News

New telehealth funding ‘a good start’


Matt Woodley


29/10/2019 3:25:23 PM

But the Chair of RACGP Rural believes fewer restrictions and further expansion is required to ensure every Australian can access quality healthcare.

Rural road
One of the criteria for being eligible for subsidised telehealth consultations includes patients being at least 15 km by road from the GP.

The additional $45.5 million in Federal Government funding – to be spread out over three years – will enable GPs to access Medicare Benefits Schedule (MBS) payments for telehealth consultations with patients based in remote areas of Australia.
 
To be eligible for subsidised telehealth consultations, patients are required to:

  • live in a Modified Monash Model (MMM) 6 or 7 location
  • have an existing clinical relationship with the GP providing the telehealth consultation (defined as three face-to-face consultations in the past 12 months)
  • be at least 15 km by road from the GP.
RACGP Rural Chair Associate Professor Ayman Shenouda told newsGP that while the college welcomes any initiative to give rural and remote patients access to their GP, he remains hopeful the service will be made available in more areas in the future.
 
‘The criteria are a bit restrictive, but it is still a good start and hopefully with the success of this program it will expand in the future to cover more rural communities and give access to rural patients,’ he said.
 
‘This service should prove especially invaluable to those people who have suffered through a considerable period of drought in some of these areas.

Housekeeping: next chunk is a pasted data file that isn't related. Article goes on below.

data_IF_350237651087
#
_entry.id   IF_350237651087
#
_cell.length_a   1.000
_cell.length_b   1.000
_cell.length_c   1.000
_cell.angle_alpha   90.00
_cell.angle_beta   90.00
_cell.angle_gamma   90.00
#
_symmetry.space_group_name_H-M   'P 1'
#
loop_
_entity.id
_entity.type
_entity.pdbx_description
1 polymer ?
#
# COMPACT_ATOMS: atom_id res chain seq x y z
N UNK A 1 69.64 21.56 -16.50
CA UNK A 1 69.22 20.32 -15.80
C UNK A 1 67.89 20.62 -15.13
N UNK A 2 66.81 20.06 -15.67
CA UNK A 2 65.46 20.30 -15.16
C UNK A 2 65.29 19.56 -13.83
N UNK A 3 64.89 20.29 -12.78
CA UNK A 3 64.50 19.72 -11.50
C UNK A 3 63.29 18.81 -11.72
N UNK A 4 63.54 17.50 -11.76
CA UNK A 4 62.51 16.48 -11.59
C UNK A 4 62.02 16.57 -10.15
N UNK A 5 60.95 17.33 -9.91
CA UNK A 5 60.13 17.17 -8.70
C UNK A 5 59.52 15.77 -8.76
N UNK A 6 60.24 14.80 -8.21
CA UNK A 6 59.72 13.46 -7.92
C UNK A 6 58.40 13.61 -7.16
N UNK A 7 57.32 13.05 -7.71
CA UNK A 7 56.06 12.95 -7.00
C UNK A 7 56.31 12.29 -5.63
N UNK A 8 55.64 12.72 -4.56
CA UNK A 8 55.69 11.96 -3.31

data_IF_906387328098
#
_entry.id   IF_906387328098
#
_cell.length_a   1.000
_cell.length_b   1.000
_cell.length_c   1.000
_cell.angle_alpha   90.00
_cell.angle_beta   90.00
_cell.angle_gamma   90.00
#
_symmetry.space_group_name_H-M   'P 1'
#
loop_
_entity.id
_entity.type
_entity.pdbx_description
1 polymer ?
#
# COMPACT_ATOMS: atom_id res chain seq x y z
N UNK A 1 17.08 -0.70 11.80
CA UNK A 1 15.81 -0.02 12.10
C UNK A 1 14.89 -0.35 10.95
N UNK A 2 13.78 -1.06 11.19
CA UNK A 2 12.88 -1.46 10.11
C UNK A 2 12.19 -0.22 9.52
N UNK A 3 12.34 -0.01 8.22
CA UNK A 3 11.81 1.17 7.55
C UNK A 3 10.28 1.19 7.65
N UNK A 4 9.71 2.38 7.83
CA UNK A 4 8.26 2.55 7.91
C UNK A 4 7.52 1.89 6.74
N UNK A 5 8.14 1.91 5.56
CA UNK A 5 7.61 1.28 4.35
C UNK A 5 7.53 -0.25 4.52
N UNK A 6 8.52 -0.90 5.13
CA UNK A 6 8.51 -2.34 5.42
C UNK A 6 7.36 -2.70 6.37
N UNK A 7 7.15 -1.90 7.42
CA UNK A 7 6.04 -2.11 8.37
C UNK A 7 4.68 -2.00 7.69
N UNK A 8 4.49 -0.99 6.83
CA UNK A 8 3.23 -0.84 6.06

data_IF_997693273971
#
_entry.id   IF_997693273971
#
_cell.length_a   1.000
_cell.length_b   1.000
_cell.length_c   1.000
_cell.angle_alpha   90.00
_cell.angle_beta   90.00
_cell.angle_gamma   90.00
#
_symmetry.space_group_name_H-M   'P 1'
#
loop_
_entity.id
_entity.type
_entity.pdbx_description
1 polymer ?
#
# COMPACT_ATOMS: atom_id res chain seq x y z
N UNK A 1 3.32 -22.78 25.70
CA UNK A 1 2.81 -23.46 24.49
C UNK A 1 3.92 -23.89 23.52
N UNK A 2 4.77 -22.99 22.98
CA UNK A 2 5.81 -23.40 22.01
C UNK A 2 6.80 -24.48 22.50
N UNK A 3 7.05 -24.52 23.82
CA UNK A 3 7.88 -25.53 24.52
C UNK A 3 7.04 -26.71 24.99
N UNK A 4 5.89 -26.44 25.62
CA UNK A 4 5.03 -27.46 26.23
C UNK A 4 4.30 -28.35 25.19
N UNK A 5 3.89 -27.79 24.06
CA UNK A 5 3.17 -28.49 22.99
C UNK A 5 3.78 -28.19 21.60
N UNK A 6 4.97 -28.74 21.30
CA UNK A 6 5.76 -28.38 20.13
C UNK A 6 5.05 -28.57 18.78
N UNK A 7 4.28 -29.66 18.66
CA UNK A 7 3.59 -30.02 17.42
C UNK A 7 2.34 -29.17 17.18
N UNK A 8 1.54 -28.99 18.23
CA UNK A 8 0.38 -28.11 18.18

‘It’s good to have this access to general practice with a different modality.’
 
The health minister in Australia’s largest geographic state, Western Australia, would also like to see telehealth consultations covered by Medicare expanded to include areas within the MMM5 boundary.
 
‘At the moment we have people right around the state who don’t have a GP in their town or even nearby,’ Roger Cook recently told the ABC.
 
‘Western Australia has a significantly lower proportion of GPs per head of population than any other state of Australia, so this is a particularly important issue for us.’
 
Minister Cook added that the expansion of the program will depend on how much the Federal Government is willing to spend on general practice.
 
‘We know that there are nine communities in Western Australia with populations greater than 100 people that have no resident GP service or no adequate visiting service,’ he said.
 
‘So if we can allow people in these smaller communities to have access to these telehealth services then they can continue to get good primary healthcare without the need to travel long distances.’
 
While temporary item numbers have already been made available to provide general mental health support services by video consultations to patients in drought-affected and flood-affected areas, the new program will expand on these services.
 
The 12 new telehealth item numbers will also mean GPs can receive Medicare rebates for a range of services, where previously they had only be available for providing patient-end clinical support during video consultations with a specialist, consultant physician or consultant psychiatrist, or Focussed Psychological Strategies (FPS) services.
 
The RACGP’s recently updated Telehealth video consultations guide can be found on the college website.

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MBS Medicare Benefits Schedule rural health telehealth



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